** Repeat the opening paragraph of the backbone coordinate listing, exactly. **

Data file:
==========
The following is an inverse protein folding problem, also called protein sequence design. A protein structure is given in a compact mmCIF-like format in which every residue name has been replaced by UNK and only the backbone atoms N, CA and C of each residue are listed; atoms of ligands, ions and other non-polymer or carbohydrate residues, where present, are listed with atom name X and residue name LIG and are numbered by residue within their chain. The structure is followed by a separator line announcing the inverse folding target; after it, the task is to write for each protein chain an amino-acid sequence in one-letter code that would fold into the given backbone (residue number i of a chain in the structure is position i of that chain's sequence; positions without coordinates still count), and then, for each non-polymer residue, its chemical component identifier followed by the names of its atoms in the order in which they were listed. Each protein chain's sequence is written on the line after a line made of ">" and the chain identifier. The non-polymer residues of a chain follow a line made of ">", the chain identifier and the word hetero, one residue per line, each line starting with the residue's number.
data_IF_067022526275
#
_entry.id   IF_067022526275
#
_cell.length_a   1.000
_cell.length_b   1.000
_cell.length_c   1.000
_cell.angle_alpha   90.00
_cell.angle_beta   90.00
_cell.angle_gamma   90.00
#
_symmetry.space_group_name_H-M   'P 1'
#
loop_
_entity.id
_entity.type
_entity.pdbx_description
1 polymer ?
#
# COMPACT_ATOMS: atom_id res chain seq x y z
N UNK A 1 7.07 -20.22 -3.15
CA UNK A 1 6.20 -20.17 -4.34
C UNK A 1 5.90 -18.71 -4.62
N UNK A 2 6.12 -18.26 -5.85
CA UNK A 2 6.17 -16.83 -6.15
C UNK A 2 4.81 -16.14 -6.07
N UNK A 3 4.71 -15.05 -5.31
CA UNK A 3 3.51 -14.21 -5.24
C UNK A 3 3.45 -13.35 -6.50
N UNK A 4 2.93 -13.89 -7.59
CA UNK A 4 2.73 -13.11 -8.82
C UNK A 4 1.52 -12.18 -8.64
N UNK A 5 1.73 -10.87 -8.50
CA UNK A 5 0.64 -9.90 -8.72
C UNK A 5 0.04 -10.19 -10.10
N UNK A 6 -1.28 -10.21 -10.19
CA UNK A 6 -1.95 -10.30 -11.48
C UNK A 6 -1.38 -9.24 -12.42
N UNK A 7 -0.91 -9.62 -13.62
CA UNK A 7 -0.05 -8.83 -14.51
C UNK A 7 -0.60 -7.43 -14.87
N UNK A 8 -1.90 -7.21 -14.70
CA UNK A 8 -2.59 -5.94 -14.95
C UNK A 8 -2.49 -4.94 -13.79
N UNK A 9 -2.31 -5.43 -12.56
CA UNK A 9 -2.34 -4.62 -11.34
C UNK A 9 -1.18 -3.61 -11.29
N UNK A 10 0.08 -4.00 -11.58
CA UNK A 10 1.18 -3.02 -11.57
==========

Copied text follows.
The following is an inverse protein folding problem, also called protein sequence design. A protein structure is given in a compact mmCIF-like format in which every residue name has been replaced by UNK and only the backbone atoms N, CA and C of each residue are listed; atoms of ligands, ions and other non-polymer or carbohydrate residues, where present, are listed with atom name X and residue name LIG and are numbered by residue within their chain. The structure is followed by a separator line announcing the inverse folding target; after it, the task is to write for each protein chain an amino-acid sequence in one-letter code that would fold into the given backbone (residue number i of a chain in the structure is position i of that chain's sequence; positions without coordinates still count), and then, for each non-polymer residue, its chemical component identifier followed by the names of its atoms in the order in which they were listed. Each protein chain's sequence is written on the line after a line made of ">" and the chain identifier. The non-polymer residues of a chain follow a line made of ">", the chain identifier and the word hetero, one residue per line, each line starting with the residue's number.